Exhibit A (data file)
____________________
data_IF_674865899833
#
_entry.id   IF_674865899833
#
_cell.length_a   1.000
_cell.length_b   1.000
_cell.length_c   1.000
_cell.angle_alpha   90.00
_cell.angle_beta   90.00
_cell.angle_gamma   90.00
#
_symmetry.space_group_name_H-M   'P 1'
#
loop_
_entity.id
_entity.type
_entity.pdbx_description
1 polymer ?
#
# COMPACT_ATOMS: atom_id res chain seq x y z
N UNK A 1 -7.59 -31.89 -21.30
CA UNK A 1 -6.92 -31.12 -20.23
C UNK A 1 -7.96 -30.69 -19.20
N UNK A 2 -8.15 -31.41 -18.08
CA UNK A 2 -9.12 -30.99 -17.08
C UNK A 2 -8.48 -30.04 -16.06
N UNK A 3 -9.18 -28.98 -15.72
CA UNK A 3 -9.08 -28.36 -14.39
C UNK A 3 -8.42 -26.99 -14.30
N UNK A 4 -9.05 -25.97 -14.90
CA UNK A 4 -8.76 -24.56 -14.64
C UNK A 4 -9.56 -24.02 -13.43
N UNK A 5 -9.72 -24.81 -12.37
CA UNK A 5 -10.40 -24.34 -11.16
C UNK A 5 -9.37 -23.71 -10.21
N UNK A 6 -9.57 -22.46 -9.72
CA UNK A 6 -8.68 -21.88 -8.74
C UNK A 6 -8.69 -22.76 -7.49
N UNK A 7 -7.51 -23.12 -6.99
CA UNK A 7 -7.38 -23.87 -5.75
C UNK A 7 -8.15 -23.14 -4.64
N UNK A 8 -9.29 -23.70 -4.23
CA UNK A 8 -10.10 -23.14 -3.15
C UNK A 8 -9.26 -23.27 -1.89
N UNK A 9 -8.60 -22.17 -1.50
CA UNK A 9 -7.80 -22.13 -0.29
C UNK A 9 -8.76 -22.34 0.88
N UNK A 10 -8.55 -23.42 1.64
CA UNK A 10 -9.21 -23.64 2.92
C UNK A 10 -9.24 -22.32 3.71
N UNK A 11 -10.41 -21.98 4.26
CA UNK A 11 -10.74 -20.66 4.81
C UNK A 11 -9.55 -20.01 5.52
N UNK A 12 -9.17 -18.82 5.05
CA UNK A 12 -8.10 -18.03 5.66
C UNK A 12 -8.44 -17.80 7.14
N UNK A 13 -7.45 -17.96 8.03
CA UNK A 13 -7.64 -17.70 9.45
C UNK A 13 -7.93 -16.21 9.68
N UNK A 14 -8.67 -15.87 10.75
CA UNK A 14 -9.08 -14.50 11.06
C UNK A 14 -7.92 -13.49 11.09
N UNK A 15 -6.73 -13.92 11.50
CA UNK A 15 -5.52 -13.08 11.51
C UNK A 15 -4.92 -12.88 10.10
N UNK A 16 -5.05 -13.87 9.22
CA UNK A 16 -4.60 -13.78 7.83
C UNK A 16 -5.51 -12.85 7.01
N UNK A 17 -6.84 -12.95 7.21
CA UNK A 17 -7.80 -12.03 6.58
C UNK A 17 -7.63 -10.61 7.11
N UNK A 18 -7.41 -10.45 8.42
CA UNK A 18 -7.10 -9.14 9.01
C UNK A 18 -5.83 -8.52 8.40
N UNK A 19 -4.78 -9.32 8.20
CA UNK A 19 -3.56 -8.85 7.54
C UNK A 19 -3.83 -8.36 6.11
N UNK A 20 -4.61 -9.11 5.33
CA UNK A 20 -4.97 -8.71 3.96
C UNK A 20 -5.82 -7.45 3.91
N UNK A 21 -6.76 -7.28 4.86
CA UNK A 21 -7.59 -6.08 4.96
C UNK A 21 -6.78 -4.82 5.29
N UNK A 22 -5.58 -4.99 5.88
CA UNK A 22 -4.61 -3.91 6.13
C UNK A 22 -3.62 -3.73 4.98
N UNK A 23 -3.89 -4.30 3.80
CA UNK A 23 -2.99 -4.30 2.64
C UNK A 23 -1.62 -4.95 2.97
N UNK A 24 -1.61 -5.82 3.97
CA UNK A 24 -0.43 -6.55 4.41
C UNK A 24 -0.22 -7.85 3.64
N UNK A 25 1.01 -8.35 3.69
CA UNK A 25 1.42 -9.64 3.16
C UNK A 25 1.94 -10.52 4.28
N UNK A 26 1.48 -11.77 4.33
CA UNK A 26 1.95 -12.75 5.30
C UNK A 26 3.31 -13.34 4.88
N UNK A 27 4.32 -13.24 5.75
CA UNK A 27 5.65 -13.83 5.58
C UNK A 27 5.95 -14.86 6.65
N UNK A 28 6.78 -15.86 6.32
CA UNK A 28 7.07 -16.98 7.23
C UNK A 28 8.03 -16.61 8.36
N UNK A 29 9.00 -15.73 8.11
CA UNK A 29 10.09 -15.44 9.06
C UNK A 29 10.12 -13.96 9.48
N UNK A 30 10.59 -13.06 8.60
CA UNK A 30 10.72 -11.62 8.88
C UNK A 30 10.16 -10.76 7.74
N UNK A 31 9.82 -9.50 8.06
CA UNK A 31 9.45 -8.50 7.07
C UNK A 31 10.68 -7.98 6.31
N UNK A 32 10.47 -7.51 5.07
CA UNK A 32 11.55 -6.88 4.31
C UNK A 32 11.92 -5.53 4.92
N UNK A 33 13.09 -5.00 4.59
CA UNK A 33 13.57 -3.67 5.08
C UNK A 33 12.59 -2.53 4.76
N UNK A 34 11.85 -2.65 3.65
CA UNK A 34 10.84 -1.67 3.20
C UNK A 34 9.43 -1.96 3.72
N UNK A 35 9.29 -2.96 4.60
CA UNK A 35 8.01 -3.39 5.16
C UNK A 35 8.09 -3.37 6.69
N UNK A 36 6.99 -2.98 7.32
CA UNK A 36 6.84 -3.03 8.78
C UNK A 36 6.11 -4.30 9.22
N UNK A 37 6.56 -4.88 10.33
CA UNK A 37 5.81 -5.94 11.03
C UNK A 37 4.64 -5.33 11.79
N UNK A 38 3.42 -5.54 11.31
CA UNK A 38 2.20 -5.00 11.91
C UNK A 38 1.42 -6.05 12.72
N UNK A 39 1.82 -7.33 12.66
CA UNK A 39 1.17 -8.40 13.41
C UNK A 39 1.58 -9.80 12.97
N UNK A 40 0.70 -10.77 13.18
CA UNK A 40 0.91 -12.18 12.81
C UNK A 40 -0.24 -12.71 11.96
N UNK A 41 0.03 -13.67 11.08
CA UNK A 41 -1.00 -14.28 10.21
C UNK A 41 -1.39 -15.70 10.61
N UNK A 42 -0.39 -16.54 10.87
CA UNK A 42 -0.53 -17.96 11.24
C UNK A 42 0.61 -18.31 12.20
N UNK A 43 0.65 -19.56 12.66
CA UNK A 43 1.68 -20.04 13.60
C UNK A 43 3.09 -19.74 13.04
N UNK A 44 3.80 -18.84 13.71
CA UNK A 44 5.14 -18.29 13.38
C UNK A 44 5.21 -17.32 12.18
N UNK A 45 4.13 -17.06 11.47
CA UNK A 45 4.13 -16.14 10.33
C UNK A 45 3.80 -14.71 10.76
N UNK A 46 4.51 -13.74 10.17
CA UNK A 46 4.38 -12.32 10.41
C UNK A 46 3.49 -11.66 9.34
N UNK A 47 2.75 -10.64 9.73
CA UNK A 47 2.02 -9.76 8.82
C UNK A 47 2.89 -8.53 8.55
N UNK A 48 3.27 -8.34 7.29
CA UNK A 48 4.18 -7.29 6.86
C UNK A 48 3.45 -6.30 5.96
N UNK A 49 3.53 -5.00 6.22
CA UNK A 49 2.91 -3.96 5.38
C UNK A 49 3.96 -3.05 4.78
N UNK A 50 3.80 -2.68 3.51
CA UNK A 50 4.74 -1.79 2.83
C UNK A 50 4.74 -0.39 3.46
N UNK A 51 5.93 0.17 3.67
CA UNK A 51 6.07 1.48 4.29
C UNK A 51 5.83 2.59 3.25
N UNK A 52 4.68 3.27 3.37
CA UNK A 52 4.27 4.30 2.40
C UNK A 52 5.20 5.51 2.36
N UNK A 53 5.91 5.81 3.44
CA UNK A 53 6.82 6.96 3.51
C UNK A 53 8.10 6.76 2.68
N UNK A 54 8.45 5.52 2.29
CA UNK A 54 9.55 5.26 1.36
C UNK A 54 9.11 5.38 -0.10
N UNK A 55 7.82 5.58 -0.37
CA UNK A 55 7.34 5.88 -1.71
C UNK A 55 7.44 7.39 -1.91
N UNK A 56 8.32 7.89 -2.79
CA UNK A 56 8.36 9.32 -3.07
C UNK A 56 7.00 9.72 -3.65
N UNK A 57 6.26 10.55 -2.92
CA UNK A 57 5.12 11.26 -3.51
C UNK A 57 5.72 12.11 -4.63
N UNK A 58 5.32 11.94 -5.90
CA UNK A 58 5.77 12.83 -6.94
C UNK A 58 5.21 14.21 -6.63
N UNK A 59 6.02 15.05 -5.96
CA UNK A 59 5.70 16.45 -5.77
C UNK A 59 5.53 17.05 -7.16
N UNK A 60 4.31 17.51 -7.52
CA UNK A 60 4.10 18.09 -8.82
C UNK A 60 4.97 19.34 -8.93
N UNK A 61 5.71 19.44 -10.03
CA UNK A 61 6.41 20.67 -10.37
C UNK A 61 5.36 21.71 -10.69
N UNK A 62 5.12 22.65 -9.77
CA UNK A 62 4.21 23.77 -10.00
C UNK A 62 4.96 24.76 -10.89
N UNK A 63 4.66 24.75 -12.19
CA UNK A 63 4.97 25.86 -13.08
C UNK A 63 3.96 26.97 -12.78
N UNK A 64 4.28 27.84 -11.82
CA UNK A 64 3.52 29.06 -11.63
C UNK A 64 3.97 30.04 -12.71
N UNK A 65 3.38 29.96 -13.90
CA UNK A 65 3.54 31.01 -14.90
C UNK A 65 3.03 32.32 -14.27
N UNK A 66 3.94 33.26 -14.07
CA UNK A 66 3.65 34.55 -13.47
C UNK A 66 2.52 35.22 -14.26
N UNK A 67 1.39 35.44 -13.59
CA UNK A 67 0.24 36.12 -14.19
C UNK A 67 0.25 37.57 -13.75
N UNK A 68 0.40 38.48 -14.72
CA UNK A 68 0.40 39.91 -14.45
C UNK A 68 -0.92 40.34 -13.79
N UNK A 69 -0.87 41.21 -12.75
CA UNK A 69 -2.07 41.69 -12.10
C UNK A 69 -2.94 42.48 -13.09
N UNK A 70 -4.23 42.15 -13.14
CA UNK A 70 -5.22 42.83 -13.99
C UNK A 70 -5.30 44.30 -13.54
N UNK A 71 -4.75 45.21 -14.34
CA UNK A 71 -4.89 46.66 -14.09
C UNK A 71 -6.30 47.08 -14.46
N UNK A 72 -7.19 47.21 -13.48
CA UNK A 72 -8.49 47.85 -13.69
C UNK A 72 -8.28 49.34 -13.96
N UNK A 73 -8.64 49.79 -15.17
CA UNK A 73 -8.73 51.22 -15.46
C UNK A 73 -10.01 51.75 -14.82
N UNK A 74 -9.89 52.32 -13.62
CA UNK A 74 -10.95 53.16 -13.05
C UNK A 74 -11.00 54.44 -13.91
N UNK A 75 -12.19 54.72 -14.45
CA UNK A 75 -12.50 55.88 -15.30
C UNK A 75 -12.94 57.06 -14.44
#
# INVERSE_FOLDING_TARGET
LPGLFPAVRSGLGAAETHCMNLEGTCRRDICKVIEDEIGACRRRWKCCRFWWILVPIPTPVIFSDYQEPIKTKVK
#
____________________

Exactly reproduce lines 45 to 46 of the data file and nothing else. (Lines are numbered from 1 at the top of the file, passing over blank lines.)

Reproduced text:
N UNK A 9 -8.60 -22.17 -1.50
CA UNK A 9 -7.80 -22.13 -0.29